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Cloud Computing for the Environment   no comments

Apr 22, 2011 @ 12:25pm turnkey cloud,Web hosting

One of the most compelling and least talked about benefits of cloud computing is the potential it offers for a real positive impact on the environment. As computer usage continues to grow at an exponential rate, technology-related emissions grow right along with it. We hear all the time about how using less paper saves the environment, but the electricity it takes to access all that information digitally is rarely talked about or quantified. Office IT infrastructures are huge energy sinkholes. Businesses lose thousands of dollars each year paying to power their IT infrastructure when they could be saving a fortune by transitioning their business to the cloud.

Greenpeace predicts the global carbon emissions from computer use will double by 2020. That would be unsustainable and environmentally catastrophic. Greenpeace also states that datacenters that consolidate usage and power could conserve resources significantly. This may seem counterintuitive, since datacenters are huge energy consumers. But, when you consider the power saved by consolidating usage, it makes perfect sense.

In an office environment, servers typically stay online 24×7. This may be necessary for the business—if workers need access remotely or software needs to run constantly—but it is extremely wasteful. Those servers are running at full power even if they are only needed for a small amount of processing. In a datacenter, every piece of the computer’s processing power is used. Many offices can conduct their daily operations for the same amount of power one office was using in-house. It’s a basic consolidation equation but it’s one that business owners have yet to embrace.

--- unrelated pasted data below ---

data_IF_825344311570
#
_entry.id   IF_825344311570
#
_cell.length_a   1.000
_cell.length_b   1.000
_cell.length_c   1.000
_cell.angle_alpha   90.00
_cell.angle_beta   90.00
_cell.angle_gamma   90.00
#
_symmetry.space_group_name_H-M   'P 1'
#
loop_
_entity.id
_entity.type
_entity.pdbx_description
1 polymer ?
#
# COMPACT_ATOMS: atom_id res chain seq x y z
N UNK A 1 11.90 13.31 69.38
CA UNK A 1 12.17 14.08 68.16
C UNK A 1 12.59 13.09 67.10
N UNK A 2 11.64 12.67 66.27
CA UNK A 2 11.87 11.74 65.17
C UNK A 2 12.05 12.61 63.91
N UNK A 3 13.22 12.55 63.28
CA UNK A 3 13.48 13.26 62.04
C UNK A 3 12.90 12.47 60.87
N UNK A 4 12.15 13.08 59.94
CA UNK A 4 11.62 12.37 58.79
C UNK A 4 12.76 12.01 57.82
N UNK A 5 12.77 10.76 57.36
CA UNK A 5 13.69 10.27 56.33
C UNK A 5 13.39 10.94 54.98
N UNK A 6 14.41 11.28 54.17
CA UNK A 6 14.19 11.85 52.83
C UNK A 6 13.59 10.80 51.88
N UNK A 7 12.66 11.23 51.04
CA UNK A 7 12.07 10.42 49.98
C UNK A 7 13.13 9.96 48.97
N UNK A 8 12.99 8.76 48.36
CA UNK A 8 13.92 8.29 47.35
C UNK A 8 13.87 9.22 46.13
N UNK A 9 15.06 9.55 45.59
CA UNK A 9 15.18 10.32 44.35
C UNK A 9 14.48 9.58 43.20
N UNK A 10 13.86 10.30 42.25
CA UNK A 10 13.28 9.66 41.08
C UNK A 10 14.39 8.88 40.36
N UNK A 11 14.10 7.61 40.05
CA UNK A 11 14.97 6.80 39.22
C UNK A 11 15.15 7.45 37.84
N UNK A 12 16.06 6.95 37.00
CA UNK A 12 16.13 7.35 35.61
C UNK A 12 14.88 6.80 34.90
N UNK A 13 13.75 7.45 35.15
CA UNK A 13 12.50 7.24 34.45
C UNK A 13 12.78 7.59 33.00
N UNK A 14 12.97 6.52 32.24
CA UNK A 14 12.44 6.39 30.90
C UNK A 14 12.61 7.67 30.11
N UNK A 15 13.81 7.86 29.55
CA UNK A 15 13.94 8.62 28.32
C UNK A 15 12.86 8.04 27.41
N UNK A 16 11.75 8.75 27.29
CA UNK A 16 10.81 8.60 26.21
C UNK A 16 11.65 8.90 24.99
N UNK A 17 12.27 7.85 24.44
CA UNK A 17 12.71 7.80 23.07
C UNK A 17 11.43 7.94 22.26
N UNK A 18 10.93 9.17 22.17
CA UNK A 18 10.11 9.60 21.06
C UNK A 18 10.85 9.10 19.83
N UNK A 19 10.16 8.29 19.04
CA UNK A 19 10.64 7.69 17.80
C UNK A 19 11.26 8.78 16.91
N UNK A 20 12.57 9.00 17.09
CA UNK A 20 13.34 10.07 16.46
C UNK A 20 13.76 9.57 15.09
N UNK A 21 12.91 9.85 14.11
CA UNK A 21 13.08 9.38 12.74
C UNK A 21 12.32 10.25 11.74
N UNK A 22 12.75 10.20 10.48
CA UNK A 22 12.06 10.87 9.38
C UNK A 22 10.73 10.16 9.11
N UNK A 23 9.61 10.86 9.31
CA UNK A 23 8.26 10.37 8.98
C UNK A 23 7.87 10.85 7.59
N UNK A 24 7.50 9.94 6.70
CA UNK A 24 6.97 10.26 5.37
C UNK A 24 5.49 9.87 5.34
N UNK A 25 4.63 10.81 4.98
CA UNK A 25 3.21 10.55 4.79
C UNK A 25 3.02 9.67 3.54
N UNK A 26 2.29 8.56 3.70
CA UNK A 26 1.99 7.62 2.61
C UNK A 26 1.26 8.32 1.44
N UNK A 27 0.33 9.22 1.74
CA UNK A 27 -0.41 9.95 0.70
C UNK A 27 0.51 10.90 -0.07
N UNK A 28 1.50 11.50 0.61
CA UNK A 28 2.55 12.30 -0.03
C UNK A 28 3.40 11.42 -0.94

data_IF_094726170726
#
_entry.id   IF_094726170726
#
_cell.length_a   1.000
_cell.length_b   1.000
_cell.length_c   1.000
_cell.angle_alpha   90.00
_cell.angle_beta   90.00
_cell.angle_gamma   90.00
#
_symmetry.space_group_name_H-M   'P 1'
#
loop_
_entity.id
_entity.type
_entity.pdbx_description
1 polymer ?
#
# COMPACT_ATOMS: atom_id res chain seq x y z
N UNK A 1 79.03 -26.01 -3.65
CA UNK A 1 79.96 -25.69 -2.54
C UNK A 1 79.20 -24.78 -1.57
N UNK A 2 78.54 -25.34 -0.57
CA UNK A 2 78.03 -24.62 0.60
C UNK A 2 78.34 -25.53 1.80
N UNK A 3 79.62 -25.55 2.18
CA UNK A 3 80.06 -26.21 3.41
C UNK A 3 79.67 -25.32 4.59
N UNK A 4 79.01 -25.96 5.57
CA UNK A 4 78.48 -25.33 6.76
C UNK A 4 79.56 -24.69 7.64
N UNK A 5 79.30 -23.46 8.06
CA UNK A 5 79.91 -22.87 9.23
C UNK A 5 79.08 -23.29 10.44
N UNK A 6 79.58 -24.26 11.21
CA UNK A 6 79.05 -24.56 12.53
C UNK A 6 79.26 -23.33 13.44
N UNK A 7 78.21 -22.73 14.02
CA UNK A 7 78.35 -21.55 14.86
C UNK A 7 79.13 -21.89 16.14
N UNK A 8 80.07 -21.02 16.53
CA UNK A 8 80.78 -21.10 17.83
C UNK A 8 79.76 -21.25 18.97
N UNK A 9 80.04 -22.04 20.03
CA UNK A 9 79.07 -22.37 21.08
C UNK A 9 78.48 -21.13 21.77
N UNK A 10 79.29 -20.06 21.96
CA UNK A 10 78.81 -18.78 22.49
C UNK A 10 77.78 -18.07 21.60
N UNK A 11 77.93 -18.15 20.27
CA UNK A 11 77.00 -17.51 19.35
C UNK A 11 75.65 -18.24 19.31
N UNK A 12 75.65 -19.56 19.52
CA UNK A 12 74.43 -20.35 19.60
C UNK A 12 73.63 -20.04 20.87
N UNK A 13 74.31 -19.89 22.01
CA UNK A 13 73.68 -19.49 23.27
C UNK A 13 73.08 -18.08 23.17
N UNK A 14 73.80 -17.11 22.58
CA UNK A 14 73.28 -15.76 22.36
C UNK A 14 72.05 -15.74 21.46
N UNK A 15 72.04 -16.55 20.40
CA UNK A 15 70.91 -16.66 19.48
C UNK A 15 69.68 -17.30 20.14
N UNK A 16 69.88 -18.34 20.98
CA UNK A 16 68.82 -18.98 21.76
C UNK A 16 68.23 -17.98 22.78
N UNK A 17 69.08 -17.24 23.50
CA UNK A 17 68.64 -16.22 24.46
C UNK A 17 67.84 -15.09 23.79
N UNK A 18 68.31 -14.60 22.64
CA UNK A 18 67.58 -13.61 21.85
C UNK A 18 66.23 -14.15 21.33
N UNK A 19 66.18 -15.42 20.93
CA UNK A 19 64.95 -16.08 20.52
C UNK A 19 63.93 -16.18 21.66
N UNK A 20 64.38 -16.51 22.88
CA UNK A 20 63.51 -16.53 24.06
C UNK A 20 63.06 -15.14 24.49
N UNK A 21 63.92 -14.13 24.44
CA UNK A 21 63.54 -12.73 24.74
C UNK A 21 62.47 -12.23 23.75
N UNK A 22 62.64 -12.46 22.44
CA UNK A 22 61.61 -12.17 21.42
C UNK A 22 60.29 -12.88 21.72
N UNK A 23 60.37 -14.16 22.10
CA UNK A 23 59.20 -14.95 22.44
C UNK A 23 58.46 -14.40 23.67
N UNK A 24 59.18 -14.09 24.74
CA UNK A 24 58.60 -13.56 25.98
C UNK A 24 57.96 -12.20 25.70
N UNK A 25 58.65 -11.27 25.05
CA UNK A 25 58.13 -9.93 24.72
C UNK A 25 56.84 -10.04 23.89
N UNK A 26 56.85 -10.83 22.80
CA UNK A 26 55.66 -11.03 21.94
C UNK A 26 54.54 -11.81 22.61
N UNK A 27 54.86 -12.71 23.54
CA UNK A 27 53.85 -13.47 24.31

Another aspect of the environmental friendliness of the datacenter is the power source. Most datacenters are equipped with extremely efficient energy infrastructures. For example, our new datacenter in Latham New York will be equipped with NYSERDA approved power. NYSERDA is the New York State Energy Research and Development Authority. They conduct energy audits of commercial buildings and suggest best practices for equipping spaces with the most efficient technology possible. We can offer our clients a state-approved level of efficiency that we’re willing to bet their office parks probably don’t offer.

In addition to these green-friendly benefits of cloud computing, it is fairly easy to see how much cost savings there is here as well. Hosting and running applications from the cloud eliminates the cost of in-house hardware and IT staff while improving performance and reliability (more on that in the next article). Read more on Greenpeace’s take on cloud computing, renewable energy and the future here:

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Written by admin on April 22nd, 2011

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